Skyddar en parrelation på äldre dar mot ensamhet?
Does couplehood in later life protect against loneliness?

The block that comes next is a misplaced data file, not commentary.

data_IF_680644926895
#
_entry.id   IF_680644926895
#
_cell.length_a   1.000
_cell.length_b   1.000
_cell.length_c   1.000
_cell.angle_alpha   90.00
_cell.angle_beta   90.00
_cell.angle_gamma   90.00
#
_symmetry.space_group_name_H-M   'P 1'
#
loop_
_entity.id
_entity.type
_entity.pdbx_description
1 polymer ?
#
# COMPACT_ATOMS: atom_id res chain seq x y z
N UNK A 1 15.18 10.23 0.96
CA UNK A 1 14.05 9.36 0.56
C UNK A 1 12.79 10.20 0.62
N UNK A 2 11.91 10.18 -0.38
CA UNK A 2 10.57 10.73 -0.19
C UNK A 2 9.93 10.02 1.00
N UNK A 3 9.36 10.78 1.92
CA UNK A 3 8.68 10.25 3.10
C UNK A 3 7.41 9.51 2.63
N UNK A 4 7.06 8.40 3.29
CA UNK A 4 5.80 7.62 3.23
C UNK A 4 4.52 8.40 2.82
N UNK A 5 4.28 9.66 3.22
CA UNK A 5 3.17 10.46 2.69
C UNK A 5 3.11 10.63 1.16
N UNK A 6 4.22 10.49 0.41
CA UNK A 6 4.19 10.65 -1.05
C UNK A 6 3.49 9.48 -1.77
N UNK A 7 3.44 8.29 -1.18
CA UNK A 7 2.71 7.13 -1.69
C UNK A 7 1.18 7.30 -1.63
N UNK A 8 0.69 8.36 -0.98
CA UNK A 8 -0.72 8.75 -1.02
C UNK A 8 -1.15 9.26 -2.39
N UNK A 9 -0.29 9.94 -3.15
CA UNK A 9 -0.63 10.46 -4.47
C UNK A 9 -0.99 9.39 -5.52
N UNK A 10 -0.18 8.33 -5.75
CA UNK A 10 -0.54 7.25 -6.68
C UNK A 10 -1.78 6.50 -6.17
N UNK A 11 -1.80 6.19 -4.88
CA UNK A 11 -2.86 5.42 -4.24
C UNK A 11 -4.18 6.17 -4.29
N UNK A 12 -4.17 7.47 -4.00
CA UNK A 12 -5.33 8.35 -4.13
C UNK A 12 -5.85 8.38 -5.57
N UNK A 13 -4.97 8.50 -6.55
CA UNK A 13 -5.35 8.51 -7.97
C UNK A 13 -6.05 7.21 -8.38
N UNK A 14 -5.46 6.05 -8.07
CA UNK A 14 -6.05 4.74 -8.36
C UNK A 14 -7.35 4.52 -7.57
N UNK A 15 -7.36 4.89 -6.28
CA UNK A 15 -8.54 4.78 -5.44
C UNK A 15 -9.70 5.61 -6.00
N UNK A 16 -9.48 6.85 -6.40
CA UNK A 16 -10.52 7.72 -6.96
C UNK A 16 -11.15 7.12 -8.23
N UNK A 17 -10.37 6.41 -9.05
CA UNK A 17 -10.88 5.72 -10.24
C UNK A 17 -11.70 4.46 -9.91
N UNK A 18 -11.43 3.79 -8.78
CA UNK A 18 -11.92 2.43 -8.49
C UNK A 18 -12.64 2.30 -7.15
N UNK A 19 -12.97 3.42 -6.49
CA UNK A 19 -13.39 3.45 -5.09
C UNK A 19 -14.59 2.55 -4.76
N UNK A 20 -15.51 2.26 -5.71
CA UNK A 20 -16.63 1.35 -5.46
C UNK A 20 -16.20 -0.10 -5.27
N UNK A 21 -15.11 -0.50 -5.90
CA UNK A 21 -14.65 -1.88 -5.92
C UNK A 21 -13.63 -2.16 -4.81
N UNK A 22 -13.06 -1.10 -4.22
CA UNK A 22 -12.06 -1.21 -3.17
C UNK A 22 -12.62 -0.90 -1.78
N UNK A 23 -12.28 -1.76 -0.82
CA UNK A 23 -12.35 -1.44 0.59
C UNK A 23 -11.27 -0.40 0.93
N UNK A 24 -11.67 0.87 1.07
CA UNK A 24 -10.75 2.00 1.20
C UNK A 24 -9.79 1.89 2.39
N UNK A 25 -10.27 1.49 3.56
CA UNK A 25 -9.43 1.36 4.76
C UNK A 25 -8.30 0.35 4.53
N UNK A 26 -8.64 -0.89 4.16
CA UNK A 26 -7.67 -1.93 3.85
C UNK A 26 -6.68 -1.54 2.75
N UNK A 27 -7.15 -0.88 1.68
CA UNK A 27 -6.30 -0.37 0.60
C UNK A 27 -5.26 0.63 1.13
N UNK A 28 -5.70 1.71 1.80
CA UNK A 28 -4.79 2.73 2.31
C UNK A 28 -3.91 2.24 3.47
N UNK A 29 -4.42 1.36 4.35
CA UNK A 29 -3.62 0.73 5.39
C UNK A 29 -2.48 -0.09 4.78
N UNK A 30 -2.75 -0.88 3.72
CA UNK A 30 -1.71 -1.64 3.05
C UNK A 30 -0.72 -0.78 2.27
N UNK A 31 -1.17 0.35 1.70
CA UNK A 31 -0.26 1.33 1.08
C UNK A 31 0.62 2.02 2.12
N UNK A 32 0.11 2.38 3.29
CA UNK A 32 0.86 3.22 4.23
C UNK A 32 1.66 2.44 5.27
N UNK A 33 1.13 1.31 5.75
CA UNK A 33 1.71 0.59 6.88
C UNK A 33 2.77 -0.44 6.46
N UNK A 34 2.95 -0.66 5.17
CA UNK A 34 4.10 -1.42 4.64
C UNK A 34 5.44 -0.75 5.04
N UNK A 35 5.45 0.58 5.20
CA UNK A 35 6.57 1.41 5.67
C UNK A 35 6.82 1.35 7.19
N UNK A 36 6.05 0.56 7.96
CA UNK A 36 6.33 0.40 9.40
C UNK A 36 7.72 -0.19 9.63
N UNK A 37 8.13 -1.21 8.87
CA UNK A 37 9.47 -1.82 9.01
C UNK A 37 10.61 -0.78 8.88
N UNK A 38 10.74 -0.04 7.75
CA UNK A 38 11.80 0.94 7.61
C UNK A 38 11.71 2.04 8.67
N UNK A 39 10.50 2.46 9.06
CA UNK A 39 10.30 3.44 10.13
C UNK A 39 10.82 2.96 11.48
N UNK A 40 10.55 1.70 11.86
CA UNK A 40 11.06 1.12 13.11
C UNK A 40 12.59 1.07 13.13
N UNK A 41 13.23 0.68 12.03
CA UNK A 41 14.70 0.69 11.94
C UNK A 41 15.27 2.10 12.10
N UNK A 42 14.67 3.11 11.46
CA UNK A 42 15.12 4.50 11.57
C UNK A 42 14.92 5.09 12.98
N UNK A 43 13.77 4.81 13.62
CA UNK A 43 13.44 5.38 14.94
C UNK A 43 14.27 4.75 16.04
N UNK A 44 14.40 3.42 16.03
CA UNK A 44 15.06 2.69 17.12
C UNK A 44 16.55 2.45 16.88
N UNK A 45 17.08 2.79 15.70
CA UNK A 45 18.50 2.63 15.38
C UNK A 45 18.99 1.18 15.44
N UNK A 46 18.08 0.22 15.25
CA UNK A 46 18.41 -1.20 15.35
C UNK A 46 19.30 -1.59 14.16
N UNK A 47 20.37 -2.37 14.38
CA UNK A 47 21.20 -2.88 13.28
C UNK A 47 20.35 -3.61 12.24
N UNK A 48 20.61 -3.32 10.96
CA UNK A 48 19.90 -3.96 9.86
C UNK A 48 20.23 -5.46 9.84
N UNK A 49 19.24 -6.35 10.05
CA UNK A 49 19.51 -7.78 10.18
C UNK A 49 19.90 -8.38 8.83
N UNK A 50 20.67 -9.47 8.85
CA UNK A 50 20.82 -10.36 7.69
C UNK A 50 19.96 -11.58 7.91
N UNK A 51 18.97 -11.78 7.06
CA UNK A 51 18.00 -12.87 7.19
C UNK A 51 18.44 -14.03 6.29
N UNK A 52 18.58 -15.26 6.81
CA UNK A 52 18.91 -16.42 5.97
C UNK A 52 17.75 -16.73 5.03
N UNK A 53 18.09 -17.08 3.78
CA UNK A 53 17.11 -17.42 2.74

The purpose of this article is to study the importance of intimate relationships as protection from loneliness in later life. We base the study on a survey of Swedes aged 60–90 (n=1,225) focusing on intimate relationships. The analysis considers neglected issues in ageing research on loneliness: the importance of union form, the importance of looking at relationship dissolution in terms of both widowhood and divorce, and the importance of new late-life unions (a gains perspective). We use two theoretical perspectives: the discrepancy model (realities vs. ideals), and the protection hypothesis, where the partner is generally the first and most important source of support in everyday life. The results show that a partner protects against loneliness and that union form matters: marriage provides the best protection, followed by cohabitation and living apart together (LAT). Feelings of loneliness decrease over time following a union dissolution – and, for men, more rapidly after separation than widowhood. The more one’s ideal union form differs from one’s actual union form, the more common are feelings of loneliness. Initiating a new relationship after a union dissolution protects against loneliness. The article discusses the importance of using union form instead of civil status as relationship indicators in studies of older people in late modern Sweden, and of including separation/divorce as indicators of union dissolution besides widowhood. It also stresses the importance of looking at later life not only from a loss perspective but also from a gains perspective.